Manitoba

Winnipeg fentanyl user says friends have died because of lack of help

A Winnipeg fentanyl user says the drug is more dangerous now than ever, and her friend died after he was told he would have to wait six months for methadone treatment.

Access to treatment more important now than ever with new forms of fentanyl on the street

Winnipeg fentanyl user says friends have died because of lack of help

CBC News: Winnipeg at 6:00

5 years ago
2:02
A Winnipeg fentanyl user says the drug is more dangerous now than ever, and her friend died after he was told he would have to wait six months for methadone treatment. 2:02

A Winnipeg woman has lost several friends to fentanyl addiction, and is terrified that she'll be next.

The woman, who we're calling Amanda, has been addicted to opiates for nearly ten years and was actually texting with her friend, Adam Watson the night he died from a suspected fentanyl overdose. The experience, Amanda said, shook her so badly that she wanted to reach out to CBC, in the hopes that her story could help improve the lives of other opiate addicts.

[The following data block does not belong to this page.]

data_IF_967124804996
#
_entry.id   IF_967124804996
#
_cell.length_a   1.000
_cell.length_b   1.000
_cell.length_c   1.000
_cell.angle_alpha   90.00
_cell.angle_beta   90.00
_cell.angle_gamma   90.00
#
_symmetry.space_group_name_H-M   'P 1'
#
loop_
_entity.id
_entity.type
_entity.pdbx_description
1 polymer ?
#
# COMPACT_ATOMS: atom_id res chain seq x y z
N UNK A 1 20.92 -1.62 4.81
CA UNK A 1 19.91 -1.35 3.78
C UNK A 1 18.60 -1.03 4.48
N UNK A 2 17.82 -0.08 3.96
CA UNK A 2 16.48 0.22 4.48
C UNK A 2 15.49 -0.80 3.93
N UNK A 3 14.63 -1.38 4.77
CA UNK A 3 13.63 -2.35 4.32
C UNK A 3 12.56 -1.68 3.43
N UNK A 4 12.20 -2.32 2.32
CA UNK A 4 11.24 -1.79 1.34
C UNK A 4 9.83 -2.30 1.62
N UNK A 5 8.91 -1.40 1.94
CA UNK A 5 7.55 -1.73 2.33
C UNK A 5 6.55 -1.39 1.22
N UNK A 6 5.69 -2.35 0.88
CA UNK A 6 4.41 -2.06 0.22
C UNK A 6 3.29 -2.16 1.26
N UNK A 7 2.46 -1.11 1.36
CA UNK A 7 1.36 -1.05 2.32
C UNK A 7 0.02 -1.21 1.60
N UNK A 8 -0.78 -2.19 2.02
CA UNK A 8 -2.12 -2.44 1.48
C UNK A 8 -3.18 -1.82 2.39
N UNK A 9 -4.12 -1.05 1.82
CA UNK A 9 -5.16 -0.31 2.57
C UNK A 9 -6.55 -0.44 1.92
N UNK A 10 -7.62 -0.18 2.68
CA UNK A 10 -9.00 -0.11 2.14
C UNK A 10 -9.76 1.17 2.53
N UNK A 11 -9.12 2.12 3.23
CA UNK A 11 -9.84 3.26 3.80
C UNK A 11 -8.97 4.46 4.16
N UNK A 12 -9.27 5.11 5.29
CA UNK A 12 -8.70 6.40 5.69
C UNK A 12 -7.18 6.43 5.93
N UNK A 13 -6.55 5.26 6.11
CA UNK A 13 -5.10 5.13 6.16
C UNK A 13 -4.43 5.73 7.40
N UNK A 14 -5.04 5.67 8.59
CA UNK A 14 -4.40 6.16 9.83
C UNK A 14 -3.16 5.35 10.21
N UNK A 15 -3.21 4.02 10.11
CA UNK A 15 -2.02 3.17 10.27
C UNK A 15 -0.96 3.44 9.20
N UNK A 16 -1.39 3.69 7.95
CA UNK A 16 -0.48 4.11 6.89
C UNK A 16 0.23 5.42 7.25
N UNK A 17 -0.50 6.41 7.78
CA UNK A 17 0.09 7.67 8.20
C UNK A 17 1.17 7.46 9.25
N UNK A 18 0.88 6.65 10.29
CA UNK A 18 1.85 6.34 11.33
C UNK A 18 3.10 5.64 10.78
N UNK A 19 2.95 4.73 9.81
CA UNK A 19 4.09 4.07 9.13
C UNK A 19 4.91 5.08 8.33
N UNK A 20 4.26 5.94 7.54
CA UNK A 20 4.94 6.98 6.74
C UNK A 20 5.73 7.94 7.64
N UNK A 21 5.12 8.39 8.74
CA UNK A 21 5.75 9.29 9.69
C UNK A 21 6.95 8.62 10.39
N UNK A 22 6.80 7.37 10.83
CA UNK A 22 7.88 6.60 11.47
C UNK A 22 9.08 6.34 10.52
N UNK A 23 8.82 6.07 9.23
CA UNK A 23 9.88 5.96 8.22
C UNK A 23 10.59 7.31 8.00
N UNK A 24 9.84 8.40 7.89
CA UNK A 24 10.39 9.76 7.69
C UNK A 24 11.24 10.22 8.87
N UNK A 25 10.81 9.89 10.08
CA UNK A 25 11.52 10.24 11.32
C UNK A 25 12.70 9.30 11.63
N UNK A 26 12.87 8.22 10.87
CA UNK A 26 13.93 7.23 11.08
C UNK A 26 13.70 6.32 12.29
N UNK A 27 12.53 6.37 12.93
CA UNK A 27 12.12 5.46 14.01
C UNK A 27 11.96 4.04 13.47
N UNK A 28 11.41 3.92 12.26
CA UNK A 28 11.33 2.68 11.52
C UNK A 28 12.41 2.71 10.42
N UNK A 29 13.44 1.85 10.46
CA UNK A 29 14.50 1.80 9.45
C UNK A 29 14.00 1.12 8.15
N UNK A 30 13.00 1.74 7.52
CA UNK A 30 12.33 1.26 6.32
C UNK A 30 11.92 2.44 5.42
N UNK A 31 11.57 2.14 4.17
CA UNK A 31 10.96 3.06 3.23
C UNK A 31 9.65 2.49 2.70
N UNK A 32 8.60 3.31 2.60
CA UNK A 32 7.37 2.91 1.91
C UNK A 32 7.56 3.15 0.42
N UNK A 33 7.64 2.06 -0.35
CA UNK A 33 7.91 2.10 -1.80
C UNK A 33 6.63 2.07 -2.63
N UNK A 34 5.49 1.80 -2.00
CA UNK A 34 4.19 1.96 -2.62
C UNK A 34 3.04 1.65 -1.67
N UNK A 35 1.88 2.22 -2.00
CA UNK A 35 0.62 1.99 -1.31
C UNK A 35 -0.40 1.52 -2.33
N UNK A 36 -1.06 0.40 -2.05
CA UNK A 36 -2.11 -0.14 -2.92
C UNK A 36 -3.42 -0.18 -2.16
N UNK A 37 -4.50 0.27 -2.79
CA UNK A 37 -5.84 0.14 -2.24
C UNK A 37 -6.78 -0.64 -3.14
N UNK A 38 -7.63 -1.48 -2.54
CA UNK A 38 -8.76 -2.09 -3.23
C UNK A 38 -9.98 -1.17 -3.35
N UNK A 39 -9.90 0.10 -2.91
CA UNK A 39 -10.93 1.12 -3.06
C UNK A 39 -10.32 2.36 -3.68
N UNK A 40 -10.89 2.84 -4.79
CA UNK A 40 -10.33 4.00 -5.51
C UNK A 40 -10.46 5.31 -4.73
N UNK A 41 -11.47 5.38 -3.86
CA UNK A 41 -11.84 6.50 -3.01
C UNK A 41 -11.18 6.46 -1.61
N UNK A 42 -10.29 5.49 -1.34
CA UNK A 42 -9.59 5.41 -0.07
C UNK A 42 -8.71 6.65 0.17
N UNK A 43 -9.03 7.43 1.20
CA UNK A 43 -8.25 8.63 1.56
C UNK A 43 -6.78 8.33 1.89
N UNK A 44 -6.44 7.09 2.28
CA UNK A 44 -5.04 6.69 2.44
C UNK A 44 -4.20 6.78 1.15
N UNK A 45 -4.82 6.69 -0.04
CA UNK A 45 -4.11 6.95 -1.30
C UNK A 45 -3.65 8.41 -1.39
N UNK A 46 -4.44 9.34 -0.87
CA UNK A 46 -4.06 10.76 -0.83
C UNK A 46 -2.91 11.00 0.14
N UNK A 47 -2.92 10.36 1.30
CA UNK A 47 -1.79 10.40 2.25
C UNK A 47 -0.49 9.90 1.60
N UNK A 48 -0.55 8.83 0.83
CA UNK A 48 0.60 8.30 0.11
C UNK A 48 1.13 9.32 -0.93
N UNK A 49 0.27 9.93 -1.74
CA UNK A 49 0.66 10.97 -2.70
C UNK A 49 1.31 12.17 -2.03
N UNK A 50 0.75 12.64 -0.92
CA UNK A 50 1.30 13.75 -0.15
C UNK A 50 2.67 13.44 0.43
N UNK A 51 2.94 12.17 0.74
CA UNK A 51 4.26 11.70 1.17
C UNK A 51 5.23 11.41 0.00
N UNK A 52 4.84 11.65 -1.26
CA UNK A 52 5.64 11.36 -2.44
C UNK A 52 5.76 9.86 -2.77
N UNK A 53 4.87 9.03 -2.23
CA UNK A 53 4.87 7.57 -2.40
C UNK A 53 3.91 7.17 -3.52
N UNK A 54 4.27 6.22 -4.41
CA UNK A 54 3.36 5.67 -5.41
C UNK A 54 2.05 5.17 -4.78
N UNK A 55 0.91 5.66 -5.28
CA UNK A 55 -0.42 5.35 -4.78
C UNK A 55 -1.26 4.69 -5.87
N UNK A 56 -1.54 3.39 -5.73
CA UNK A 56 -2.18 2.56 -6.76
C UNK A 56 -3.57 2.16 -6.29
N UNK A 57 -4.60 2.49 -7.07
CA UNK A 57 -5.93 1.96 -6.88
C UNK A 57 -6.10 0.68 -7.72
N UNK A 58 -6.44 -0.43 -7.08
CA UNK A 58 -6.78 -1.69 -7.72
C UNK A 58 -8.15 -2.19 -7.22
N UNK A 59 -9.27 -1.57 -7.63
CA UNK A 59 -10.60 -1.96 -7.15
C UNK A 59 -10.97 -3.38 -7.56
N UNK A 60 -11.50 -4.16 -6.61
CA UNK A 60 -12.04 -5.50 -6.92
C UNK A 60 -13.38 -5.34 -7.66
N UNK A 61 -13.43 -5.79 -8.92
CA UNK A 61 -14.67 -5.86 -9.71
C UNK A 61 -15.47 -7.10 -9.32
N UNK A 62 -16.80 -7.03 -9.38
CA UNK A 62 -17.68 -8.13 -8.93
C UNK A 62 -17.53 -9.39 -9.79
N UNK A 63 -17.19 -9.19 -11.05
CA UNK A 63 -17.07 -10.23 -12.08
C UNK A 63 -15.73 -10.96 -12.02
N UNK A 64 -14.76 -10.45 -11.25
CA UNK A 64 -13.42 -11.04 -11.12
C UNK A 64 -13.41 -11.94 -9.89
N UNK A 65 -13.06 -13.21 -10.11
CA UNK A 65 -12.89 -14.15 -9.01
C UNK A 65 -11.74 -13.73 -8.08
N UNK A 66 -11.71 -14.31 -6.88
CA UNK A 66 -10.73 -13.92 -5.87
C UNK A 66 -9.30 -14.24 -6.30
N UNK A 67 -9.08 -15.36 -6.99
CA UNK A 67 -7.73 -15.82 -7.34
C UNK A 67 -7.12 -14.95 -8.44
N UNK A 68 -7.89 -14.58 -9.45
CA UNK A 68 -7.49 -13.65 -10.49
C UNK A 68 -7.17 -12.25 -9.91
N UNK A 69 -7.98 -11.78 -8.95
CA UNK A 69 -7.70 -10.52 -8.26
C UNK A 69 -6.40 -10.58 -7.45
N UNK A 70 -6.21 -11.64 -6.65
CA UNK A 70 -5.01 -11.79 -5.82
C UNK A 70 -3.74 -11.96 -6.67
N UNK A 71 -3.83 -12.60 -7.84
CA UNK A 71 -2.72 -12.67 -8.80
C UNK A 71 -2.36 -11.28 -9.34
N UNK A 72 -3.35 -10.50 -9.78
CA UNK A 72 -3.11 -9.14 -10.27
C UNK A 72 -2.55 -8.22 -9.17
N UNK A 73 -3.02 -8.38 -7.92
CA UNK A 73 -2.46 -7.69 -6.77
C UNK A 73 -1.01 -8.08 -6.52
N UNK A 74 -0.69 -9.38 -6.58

Watson was 27-years-old when he died from fentanyl addiction in February. His family told CBC there is not enough help for fentanyl and other opiate addicts in Winnipeg.

Fentanyl has been linked to numerous overdoses across Canada. In January, the Manitoba government created a task force to raise awareness of illicit fentanyl use.

The drug is estimated to be 80 times more potent than morphine and hundreds of times more potent than heroin, according to the U.S. Centres for Disease Control.

Pot, a gateway drug for some

Amanda grew up in a small Manitoba town where she said she didn't have the greatest childhood, but for the most part, was safe and happy.  And, like a lot of Canadian teenagers, she started experimenting with marijuana at a young age.

And the next thing you know somebody offers you a line of cocaine at 14, because you're a nice pretty girl and look older than you are.- Amanda, fentanyl user